Thursday, January 12, 2017

Steve Forbes Tells it Like It Is - The BAT is Bad Policy

Steve Forbes, perhaps not surprisingly in an article in Forbes Magazine, makes the case that the BAT will lead to higher consumer prices, as well as unfair tax results (where exporters that make big profits are effectively exempt from paying taxes, but actually accumulate losses that can be used to gobble up companies like ours - but luckily we're not for sale!).

Forbes notes:  "Prices for everyday items, such as socks, shoes and household appliances, will go up. So will tech devices like the iPad, not to mention automobiles and trucks. Gasoline? Millions of Americans will pay an additional 30 cents or more per gallon at the pump. Lower-income and struggling middle-class Americans will get hit the hardest."  

In other words, the BAT is a regressive tax because the costs will be passed on to consumers.  I will delve into this issue in a future blogpost, but the point is that the BAT tax will fall on the least able to handle it (it is "regressive" because the highest tax burden falls on those with the lowest income).  It will also disable companies like ours, which I consider to be a pretty high cost.  What have we done wrong?

The loopy argument that this tax proposal will lead to prosperity and growth is dubious, but the price argument is among the most troubling aspect of the lies being told by politicians and economists. 

-     Here is Douglas Holtz-Eakin's pablum:  "According to Douglas Holtz-Eakin, a Republican economist, some of importers’ concerns are overblown, and they aren’t factoring in the benefits they would get from stronger economic growth and the rising dollar. Companies and analysts looking only at what the corporations pay in taxes are analyzing the plan incorrectly, he said. 'Your cost of doing business won’t change,' Mr. Holtz-Eakin said. 'It will consist less of the cost of imports, which will be cheaper, and more in taxes.'”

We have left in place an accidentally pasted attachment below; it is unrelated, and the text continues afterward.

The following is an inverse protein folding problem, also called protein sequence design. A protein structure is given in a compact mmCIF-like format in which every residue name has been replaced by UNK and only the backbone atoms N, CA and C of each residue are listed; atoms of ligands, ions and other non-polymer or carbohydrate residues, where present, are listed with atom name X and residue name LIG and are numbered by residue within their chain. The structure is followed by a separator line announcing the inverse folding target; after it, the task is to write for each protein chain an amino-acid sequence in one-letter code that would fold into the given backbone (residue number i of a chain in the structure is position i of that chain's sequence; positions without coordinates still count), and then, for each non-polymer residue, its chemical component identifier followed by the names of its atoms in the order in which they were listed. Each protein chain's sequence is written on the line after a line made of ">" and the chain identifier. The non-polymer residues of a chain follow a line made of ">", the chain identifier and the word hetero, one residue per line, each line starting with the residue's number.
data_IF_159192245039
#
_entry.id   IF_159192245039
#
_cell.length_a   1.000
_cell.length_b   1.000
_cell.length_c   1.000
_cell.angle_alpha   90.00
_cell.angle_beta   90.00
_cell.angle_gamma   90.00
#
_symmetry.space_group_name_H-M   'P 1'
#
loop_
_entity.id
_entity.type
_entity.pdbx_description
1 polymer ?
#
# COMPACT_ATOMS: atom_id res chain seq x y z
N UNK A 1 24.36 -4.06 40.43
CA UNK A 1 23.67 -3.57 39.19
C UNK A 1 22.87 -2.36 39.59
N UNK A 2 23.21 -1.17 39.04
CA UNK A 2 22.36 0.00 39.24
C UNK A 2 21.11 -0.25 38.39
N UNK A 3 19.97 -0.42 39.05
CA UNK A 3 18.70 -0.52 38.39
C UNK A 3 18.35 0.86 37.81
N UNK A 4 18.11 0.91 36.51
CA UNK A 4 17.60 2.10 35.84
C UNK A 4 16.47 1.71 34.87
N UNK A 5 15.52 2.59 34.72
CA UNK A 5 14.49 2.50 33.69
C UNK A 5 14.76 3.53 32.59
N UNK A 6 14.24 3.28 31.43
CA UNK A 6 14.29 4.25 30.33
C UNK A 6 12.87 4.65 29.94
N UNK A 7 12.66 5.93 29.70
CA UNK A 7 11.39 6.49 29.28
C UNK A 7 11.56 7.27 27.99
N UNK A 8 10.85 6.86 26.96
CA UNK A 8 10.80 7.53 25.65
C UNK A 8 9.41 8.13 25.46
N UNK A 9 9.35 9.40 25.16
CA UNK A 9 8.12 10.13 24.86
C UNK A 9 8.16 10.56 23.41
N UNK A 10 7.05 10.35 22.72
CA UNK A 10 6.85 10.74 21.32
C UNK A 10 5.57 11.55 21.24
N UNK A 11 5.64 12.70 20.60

-    CNBC reports the conclusion of unnamed economists:  "But economists who support the tax say the policy would lead to a sharp rise in the value of the dollar — anywhere from 20 percent to 25 percent. As a result, retailers' costs will go down so much that it will be a wash to consumers, they say."

-    Rep. Peter Roskam dismisses this as whining by retailers:  "'You move from the stated objections from the retailer community to everybody else,' he said. 'There’s no way to do tax reform in a format that doesn’t run into some objections.'”  [Available on Politico Pro in article called "Roskam defends 'border adjustment' tax-reform plan".]

-     Rep. Kevin Brady from today's The Hill:  "We know that pro-growth tax reform is a major priority for the president-elect. We are eager to work with the incoming Administration to deliver a 21st century tax code that delivers the fairness, economic growth, and international competitiveness that Americans deserve."  In other words, prices aren't going to move.

I will publish an article later today with real world data to substantiate that the BAT will cause prices to rise.  It's not in doubt.  One can question the motives of the folks who are pushing the spin that the BAT will be good for consumers.  

If only we could ask Mr. Smoot or Mr. Hawley what they were thinking, as well . . . .

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